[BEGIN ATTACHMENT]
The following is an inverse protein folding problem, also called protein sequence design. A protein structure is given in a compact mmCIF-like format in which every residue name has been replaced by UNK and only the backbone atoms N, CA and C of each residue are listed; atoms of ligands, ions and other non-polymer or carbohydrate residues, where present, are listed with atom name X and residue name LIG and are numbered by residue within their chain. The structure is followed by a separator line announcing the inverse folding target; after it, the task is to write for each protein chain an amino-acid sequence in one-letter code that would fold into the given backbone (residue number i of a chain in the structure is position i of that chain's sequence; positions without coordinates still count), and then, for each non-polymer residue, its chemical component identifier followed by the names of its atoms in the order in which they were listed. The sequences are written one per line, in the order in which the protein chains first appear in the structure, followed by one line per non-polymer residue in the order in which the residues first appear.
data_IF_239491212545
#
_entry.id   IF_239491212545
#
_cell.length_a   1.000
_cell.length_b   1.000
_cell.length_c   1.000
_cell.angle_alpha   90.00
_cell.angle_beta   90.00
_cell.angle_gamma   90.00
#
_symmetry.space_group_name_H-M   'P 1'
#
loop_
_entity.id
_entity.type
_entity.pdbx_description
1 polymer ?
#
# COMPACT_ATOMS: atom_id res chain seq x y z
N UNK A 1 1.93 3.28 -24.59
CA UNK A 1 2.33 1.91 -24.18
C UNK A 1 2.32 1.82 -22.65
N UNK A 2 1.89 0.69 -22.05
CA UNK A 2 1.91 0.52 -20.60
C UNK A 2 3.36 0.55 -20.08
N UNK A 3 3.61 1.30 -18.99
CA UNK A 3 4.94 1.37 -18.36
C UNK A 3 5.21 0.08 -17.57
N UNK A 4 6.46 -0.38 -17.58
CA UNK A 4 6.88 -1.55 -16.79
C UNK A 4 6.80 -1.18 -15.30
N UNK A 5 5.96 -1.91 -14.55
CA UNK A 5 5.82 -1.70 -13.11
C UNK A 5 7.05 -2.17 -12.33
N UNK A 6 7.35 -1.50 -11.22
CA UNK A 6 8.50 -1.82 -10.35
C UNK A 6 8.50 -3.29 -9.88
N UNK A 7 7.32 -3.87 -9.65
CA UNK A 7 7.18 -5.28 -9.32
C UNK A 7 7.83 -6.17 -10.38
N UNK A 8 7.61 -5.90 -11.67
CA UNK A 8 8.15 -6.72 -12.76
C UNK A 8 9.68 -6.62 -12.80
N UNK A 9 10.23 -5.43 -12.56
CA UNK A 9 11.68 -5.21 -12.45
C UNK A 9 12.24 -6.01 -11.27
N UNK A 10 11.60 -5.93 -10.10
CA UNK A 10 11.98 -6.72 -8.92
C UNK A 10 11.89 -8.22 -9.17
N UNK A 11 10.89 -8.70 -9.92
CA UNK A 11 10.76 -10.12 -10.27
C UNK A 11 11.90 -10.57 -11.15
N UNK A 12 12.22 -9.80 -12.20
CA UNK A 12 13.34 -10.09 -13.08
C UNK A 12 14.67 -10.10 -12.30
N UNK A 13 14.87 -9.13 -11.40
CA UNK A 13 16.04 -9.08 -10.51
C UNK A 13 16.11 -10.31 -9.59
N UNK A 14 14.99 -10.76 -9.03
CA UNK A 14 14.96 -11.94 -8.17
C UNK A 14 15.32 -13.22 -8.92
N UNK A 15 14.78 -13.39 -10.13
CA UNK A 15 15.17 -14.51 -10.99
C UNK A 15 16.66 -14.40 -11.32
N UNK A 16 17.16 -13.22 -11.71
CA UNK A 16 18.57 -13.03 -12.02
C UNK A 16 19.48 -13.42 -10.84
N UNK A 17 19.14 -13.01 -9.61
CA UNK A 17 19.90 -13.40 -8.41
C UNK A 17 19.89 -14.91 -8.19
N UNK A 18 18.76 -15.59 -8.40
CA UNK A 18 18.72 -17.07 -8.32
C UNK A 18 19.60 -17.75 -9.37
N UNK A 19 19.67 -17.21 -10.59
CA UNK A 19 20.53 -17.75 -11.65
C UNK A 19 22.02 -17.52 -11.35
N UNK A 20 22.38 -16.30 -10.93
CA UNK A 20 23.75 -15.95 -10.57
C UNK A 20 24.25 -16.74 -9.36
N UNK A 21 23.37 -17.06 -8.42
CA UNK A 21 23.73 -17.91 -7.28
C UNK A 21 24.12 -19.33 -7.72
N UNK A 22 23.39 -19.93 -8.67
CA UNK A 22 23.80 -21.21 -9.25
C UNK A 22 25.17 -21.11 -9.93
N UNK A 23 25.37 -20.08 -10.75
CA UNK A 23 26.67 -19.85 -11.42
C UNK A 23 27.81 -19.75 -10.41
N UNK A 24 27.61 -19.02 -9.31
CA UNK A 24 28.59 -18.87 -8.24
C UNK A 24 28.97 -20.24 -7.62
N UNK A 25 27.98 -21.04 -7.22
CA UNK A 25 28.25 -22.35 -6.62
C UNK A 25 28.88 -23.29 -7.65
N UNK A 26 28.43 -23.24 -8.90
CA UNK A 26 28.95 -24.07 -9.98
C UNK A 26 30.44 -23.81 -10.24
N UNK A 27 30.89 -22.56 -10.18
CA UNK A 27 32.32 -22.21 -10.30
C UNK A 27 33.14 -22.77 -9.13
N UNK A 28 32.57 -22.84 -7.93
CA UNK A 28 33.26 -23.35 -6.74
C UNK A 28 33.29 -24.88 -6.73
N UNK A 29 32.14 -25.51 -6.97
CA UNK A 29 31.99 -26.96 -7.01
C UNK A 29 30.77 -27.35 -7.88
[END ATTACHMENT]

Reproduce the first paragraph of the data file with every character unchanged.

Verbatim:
The following is an inverse protein folding problem, also called protein sequence design. A protein structure is given in a compact mmCIF-like format in which every residue name has been replaced by UNK and only the backbone atoms N, CA and C of each residue are listed; atoms of ligands, ions and other non-polymer or carbohydrate residues, where present, are listed with atom name X and residue name LIG and are numbered by residue within their chain. The structure is followed by a separator line announcing the inverse folding target; after it, the task is to write for each protein chain an amino-acid sequence in one-letter code that would fold into the given backbone (residue number i of a chain in the structure is position i of that chain's sequence; positions without coordinates still count), and then, for each non-polymer residue, its chemical component identifier followed by the names of its atoms in the order in which they were listed. The sequences are written one per line, in the order in which the protein chains first appear in the structure, followed by one line per non-polymer residue in the order in which the residues first appear.